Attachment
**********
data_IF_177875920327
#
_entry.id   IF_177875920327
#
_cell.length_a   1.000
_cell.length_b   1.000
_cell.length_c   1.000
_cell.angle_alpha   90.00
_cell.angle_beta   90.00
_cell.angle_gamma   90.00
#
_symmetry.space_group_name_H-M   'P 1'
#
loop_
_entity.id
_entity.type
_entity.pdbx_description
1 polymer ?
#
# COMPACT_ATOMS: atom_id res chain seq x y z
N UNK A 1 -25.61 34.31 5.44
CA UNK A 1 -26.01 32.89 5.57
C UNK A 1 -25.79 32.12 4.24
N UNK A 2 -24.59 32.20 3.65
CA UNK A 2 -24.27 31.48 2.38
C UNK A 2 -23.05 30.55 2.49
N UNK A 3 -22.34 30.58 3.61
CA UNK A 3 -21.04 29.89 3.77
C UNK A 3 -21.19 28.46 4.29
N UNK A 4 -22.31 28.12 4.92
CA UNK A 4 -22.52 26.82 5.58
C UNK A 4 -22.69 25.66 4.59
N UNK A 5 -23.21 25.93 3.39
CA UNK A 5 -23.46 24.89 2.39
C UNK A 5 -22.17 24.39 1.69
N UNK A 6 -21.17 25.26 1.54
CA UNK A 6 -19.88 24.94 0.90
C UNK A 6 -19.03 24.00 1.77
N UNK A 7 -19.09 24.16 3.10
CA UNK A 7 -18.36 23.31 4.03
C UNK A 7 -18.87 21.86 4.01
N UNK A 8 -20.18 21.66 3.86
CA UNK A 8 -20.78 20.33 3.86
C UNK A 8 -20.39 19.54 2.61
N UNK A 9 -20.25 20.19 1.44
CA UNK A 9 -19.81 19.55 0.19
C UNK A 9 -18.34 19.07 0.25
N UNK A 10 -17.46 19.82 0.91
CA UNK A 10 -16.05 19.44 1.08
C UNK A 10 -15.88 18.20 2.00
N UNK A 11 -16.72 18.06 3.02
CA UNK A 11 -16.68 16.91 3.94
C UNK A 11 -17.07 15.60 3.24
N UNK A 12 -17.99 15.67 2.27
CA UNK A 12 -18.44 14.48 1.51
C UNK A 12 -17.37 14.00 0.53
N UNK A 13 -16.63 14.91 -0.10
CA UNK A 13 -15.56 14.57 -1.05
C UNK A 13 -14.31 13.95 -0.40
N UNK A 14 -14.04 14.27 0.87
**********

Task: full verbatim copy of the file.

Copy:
data_IF_177875920327
#
_entry.id   IF_177875920327
#
_cell.length_a   1.000
_cell.length_b   1.000
_cell.length_c   1.000
_cell.angle_alpha   90.00
_cell.angle_beta   90.00
_cell.angle_gamma   90.00
#
_symmetry.space_group_name_H-M   'P 1'
#
loop_
_entity.id
_entity.type
_entity.pdbx_description
1 polymer ?
#
# COMPACT_ATOMS: atom_id res chain seq x y z
N UNK A 1 -25.61 34.31 5.44
CA UNK A 1 -26.01 32.89 5.57
C UNK A 1 -25.79 32.12 4.24
N UNK A 2 -24.59 32.20 3.65
CA UNK A 2 -24.27 31.48 2.38
C UNK A 2 -23.05 30.55 2.49
N UNK A 3 -22.34 30.58 3.61
CA UNK A 3 -21.04 29.89 3.77
C UNK A 3 -21.19 28.46 4.29
N UNK A 4 -22.31 28.12 4.92
CA UNK A 4 -22.52 26.82 5.58
C UNK A 4 -22.69 25.66 4.59
N UNK A 5 -23.21 25.93 3.39
CA UNK A 5 -23.46 24.89 2.39
C UNK A 5 -22.17 24.39 1.69
N UNK A 6 -21.17 25.26 1.54
CA UNK A 6 -19.88 24.94 0.90
C UNK A 6 -19.03 24.00 1.77
N UNK A 7 -19.09 24.16 3.10
CA UNK A 7 -18.36 23.31 4.03
C UNK A 7 -18.87 21.86 4.01
N UNK A 8 -20.18 21.66 3.86
CA UNK A 8 -20.78 20.33 3.86
C UNK A 8 -20.39 19.54 2.61
N UNK A 9 -20.25 20.19 1.44
CA UNK A 9 -19.81 19.55 0.19
C UNK A 9 -18.34 19.07 0.25
N UNK A 10 -17.46 19.82 0.91
CA UNK A 10 -16.05 19.44 1.08
C UNK A 10 -15.88 18.20 2.00
N UNK A 11 -16.72 18.06 3.02
CA UNK A 11 -16.68 16.91 3.94
C UNK A 11 -17.07 15.60 3.24
N UNK A 12 -17.99 15.67 2.27
CA UNK A 12 -18.44 14.48 1.51
C UNK A 12 -17.37 14.00 0.53
N UNK A 13 -16.63 14.91 -0.10
CA UNK A 13 -15.56 14.57 -1.05
C UNK A 13 -14.31 13.95 -0.40
N UNK A 14 -14.04 14.27 0.87